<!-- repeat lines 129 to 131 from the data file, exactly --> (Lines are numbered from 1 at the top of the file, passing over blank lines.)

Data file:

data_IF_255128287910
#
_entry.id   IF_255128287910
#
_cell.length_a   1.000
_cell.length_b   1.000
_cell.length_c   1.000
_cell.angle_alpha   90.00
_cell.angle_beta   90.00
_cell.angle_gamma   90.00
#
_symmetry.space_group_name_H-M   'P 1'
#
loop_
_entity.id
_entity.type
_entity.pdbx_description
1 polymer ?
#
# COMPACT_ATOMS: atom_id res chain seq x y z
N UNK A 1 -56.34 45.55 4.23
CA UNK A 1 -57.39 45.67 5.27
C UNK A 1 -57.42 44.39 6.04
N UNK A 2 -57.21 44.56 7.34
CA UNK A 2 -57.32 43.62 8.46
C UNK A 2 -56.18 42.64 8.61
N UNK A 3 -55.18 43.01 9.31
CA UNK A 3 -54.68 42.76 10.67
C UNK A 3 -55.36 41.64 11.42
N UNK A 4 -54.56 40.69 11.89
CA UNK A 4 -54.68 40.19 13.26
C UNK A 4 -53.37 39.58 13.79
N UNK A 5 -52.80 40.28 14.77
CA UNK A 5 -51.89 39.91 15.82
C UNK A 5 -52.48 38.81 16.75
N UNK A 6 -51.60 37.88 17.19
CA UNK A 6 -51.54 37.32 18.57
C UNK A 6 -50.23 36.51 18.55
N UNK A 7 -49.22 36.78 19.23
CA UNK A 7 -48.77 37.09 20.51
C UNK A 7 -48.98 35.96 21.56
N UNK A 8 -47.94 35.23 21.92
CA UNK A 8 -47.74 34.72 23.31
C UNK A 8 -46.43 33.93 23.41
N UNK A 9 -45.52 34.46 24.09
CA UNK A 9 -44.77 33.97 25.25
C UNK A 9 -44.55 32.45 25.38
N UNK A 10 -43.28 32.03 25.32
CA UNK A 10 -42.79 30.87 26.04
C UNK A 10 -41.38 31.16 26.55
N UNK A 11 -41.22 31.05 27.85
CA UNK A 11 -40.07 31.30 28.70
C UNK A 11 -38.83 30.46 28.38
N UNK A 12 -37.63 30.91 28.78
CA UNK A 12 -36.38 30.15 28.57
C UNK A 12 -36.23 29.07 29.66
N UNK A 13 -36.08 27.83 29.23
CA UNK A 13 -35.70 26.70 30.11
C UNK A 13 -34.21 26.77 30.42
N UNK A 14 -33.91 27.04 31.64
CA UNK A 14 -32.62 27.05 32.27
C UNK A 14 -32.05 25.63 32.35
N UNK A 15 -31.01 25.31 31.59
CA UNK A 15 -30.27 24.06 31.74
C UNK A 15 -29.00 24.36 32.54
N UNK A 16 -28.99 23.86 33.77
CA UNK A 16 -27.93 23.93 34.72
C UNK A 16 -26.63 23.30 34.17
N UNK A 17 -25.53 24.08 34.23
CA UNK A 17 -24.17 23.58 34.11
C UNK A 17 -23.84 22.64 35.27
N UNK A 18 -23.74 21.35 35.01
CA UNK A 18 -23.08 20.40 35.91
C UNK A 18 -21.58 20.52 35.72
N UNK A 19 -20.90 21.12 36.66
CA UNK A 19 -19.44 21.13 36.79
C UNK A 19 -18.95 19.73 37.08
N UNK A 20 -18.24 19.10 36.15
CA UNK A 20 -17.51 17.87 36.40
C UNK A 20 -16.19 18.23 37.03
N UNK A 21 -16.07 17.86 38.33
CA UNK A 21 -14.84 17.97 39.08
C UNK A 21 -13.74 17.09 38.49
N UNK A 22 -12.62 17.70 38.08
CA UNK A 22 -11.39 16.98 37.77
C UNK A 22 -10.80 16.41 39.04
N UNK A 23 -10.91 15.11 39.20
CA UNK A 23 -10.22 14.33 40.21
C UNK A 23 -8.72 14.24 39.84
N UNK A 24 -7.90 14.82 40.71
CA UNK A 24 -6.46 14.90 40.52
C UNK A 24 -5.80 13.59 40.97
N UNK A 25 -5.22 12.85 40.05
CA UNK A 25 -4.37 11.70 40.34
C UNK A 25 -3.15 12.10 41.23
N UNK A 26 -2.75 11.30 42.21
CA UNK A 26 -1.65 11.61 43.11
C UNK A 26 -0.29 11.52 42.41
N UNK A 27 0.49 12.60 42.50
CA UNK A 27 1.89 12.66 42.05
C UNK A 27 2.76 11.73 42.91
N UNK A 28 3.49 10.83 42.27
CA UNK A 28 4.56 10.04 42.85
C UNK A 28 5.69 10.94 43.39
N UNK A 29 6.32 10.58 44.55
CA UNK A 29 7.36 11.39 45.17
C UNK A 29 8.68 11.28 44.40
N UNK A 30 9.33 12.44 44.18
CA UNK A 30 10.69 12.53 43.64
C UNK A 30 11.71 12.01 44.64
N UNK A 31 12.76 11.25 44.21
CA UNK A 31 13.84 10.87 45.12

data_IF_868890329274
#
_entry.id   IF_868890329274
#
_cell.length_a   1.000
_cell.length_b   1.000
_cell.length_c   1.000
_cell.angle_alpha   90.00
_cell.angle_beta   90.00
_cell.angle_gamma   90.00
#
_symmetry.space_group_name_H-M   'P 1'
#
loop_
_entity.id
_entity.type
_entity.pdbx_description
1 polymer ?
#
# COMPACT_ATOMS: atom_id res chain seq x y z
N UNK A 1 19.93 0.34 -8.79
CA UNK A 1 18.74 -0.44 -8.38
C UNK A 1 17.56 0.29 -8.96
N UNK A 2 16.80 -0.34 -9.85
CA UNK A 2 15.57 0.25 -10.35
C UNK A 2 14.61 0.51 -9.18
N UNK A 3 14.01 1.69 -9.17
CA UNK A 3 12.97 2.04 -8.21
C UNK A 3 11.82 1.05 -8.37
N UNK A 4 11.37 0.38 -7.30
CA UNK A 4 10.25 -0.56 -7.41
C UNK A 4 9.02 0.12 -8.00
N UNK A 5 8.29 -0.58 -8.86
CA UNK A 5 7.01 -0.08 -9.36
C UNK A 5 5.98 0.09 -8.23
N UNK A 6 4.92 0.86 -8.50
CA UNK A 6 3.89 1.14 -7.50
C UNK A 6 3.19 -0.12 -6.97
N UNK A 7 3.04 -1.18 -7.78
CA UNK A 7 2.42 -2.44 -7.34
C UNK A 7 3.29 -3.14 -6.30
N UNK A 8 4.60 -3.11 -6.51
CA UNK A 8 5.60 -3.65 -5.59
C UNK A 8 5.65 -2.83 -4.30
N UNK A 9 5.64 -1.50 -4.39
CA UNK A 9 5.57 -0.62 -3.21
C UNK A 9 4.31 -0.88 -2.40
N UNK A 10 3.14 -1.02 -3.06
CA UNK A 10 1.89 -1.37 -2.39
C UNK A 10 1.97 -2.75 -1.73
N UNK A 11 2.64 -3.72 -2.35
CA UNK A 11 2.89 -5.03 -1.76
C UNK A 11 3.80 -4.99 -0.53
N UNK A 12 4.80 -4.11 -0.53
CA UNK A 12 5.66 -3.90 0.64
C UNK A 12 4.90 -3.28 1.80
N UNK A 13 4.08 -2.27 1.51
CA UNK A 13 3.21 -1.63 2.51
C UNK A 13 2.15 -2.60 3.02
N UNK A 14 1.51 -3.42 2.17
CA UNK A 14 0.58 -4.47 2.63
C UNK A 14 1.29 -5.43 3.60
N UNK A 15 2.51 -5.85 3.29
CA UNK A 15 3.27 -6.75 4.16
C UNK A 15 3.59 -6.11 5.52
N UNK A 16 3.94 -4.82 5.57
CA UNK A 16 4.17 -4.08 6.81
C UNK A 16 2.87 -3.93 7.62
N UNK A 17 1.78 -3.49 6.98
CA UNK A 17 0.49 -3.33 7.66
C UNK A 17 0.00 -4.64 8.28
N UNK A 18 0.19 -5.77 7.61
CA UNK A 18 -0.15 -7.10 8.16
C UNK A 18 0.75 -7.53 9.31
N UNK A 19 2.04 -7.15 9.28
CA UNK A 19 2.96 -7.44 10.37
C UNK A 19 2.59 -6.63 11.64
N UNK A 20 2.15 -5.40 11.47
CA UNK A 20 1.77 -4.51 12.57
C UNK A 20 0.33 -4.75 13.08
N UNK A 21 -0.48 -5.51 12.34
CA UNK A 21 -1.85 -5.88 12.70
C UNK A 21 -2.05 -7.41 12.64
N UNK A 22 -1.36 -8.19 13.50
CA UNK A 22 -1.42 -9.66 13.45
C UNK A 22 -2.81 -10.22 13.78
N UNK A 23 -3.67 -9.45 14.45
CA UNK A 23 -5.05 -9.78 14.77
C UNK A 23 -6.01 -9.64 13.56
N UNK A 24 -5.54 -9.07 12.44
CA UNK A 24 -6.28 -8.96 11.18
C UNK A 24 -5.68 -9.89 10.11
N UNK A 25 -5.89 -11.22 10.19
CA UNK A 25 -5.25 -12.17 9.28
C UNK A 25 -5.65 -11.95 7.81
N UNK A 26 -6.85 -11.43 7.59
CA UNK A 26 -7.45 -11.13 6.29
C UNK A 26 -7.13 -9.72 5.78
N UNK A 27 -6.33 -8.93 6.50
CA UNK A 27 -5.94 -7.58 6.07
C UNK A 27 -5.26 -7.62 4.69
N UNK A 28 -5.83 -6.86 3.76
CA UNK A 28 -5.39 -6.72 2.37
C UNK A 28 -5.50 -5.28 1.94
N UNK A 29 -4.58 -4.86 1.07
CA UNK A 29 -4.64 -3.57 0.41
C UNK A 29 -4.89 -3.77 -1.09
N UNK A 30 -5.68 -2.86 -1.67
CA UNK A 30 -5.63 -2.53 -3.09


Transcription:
_entity.pdbx_description
1 polymer ?
#